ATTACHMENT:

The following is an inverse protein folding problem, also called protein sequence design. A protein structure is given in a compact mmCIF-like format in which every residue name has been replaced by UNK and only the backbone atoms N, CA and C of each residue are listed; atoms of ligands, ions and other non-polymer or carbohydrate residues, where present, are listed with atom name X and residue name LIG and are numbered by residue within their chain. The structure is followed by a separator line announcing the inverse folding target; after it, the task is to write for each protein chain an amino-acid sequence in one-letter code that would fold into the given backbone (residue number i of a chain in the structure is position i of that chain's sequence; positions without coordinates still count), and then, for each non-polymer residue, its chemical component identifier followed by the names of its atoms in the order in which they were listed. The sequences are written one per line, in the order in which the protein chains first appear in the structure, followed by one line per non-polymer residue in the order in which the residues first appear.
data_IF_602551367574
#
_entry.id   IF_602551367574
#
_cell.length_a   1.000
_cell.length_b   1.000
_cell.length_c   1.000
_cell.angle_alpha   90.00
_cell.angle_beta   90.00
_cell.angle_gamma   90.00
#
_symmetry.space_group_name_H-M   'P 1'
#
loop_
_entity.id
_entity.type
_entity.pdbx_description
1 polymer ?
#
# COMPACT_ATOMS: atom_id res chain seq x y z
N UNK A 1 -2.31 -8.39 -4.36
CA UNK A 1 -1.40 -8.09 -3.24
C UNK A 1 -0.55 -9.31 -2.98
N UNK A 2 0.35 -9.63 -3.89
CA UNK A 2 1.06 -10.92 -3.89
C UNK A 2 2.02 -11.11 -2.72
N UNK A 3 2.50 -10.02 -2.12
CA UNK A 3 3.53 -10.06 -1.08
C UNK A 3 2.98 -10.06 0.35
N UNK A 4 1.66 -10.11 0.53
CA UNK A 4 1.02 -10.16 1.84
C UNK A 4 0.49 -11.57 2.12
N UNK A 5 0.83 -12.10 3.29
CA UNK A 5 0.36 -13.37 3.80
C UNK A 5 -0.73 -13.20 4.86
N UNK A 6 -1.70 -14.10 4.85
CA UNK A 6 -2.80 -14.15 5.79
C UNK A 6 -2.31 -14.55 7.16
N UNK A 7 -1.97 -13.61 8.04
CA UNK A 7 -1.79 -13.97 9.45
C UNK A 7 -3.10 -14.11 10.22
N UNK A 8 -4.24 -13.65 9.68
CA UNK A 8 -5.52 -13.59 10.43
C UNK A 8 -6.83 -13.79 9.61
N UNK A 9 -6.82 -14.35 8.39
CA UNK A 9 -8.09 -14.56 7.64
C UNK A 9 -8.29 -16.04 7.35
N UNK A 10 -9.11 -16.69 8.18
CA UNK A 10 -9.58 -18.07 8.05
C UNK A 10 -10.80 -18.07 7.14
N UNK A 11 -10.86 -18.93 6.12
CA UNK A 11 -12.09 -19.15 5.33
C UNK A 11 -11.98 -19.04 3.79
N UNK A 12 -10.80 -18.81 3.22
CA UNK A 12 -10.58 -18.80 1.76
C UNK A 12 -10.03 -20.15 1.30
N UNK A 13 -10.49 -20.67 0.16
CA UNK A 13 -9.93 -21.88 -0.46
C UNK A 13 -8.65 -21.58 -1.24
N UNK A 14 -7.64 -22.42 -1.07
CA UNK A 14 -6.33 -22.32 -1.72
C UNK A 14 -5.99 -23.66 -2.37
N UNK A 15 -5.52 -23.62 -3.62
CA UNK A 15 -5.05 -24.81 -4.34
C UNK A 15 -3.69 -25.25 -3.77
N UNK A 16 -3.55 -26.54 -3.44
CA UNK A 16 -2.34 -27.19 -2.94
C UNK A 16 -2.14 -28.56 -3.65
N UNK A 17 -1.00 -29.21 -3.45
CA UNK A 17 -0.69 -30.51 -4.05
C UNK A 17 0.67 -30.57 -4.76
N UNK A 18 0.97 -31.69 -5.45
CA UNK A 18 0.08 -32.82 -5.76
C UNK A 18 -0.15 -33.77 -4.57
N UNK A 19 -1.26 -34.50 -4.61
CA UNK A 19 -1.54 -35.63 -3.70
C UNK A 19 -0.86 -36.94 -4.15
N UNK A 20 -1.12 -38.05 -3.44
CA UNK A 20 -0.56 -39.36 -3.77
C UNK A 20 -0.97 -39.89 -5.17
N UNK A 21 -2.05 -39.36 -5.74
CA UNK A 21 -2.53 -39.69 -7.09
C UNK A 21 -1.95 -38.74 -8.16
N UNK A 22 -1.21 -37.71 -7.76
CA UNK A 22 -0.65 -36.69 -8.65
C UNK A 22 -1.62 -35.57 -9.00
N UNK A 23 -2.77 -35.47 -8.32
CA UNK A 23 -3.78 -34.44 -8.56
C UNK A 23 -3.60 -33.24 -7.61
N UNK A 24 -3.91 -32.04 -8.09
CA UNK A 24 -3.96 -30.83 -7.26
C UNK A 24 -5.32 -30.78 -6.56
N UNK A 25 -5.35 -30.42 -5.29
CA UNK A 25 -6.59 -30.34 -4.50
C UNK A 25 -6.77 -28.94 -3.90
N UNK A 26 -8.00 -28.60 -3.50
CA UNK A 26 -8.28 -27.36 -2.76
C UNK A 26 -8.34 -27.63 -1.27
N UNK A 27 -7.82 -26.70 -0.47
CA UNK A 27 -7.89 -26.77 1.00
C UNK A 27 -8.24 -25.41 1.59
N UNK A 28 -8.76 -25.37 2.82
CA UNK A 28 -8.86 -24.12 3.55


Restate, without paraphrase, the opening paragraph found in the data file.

The following is an inverse protein folding problem, also called protein sequence design. A protein structure is given in a compact mmCIF-like format in which every residue name has been replaced by UNK and only the backbone atoms N, CA and C of each residue are listed; atoms of ligands, ions and other non-polymer or carbohydrate residues, where present, are listed with atom name X and residue name LIG and are numbered by residue within their chain. The structure is followed by a separator line announcing the inverse folding target; after it, the task is to write for each protein chain an amino-acid sequence in one-letter code that would fold into the given backbone (residue number i of a chain in the structure is position i of that chain's sequence; positions without coordinates still count), and then, for each non-polymer residue, its chemical component identifier followed by the names of its atoms in the order in which they were listed. The sequences are written one per line, in the order in which the protein chains first appear in the structure, followed by one line per non-polymer residue in the order in which the residues first appear.